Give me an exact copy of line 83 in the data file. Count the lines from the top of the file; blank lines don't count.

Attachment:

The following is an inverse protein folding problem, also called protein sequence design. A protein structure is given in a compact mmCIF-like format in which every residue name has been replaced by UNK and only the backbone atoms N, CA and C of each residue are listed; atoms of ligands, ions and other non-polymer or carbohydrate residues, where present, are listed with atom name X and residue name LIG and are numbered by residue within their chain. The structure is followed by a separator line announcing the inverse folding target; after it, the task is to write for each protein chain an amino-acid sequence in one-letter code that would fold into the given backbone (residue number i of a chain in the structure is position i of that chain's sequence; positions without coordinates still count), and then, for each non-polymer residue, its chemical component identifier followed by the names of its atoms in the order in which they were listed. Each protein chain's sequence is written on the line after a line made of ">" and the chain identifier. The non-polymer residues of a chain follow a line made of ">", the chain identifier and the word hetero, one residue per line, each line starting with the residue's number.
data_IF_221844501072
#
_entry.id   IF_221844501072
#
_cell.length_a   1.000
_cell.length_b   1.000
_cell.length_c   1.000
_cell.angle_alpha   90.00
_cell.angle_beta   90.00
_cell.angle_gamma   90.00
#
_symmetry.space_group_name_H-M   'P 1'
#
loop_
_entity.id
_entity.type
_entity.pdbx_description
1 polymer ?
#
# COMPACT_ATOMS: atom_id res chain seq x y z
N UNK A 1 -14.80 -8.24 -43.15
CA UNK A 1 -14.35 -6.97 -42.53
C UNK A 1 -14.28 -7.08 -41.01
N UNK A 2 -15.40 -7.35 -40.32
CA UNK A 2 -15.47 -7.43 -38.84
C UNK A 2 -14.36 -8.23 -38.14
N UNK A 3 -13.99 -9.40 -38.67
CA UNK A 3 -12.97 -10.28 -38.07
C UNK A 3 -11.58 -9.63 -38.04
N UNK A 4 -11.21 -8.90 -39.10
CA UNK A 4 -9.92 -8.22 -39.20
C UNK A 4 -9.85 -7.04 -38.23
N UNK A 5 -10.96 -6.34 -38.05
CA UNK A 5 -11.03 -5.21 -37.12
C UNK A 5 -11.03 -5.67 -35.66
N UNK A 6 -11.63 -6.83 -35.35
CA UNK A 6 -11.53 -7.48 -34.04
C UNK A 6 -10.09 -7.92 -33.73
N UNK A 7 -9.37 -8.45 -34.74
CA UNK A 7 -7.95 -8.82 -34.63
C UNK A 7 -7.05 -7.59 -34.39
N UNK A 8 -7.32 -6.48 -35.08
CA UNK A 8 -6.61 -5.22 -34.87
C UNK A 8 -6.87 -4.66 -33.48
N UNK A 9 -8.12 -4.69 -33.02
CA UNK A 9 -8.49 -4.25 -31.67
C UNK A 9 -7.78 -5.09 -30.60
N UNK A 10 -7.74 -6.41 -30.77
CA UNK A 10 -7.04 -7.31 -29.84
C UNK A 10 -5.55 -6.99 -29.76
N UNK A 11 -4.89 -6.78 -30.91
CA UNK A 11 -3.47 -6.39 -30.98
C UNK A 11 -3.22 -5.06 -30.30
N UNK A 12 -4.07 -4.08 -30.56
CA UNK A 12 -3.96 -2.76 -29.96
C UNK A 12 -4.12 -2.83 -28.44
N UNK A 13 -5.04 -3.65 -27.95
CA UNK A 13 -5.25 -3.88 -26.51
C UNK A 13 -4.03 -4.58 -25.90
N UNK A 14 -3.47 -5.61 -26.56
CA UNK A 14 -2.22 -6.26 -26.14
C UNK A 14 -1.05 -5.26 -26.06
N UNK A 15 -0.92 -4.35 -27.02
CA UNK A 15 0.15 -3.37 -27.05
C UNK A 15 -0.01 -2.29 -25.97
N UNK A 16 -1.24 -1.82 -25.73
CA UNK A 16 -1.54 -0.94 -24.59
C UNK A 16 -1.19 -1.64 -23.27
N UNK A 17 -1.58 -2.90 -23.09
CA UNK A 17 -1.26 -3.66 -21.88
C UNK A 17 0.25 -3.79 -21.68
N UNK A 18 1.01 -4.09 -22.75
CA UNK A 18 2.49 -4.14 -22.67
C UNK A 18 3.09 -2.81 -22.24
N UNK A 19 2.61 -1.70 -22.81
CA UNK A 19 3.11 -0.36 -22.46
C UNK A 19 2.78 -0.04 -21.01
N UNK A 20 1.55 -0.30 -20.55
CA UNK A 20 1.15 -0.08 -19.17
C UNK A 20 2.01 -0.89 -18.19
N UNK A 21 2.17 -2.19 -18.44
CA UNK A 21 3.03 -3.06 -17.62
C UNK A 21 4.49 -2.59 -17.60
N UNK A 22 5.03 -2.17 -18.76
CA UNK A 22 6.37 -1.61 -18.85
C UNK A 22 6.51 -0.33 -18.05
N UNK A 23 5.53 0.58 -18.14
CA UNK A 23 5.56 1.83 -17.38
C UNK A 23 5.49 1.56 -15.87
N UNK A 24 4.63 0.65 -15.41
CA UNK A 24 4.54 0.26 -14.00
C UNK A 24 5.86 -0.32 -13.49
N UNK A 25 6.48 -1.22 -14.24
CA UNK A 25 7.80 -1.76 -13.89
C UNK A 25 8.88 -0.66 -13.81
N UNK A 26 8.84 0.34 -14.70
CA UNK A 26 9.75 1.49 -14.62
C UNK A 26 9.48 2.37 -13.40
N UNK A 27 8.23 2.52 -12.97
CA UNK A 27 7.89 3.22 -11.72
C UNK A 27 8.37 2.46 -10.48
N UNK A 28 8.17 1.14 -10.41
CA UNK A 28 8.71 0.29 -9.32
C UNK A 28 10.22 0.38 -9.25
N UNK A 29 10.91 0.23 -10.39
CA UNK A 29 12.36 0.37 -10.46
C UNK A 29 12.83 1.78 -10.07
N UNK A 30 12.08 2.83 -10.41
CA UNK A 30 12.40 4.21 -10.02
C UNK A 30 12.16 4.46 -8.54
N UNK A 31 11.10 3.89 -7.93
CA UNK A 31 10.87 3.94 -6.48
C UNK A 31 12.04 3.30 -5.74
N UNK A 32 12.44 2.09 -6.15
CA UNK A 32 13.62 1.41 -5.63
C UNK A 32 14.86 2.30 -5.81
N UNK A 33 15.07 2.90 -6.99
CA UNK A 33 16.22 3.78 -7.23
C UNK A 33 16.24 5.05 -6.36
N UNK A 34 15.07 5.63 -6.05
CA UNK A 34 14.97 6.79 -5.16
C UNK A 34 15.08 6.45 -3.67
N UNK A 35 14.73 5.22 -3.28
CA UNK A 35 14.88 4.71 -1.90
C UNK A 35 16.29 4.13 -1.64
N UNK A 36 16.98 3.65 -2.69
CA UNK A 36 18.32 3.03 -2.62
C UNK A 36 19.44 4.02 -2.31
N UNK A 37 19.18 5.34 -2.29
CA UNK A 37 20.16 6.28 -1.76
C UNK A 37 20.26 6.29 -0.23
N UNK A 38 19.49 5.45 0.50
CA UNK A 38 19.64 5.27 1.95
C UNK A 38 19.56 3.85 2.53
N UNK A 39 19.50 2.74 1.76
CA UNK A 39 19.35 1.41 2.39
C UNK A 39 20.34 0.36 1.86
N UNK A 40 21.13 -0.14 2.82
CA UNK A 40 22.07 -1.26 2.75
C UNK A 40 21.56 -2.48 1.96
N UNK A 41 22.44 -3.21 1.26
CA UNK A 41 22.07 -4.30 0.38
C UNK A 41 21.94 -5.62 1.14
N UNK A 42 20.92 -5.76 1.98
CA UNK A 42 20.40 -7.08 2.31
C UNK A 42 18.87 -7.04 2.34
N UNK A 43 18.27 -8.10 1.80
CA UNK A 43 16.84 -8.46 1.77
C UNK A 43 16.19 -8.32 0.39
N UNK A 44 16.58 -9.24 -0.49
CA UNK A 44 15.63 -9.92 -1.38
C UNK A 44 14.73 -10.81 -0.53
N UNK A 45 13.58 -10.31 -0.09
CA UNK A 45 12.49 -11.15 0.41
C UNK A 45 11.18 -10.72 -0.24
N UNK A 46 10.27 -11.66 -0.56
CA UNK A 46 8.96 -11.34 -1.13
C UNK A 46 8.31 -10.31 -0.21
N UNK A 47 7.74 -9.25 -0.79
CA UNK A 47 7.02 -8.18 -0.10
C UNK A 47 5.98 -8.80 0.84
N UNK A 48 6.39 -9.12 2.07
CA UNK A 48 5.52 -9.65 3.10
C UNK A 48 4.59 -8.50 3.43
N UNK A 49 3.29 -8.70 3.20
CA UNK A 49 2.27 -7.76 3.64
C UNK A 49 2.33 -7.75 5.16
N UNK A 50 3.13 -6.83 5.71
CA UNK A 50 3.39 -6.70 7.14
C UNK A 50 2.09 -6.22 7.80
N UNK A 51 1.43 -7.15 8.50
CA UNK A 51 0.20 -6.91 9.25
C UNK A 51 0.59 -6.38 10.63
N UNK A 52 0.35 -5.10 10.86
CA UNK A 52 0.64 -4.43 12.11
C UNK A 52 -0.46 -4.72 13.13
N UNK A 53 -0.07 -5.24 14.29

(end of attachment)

CA UNK A 21 3.03 -3.06 -17.62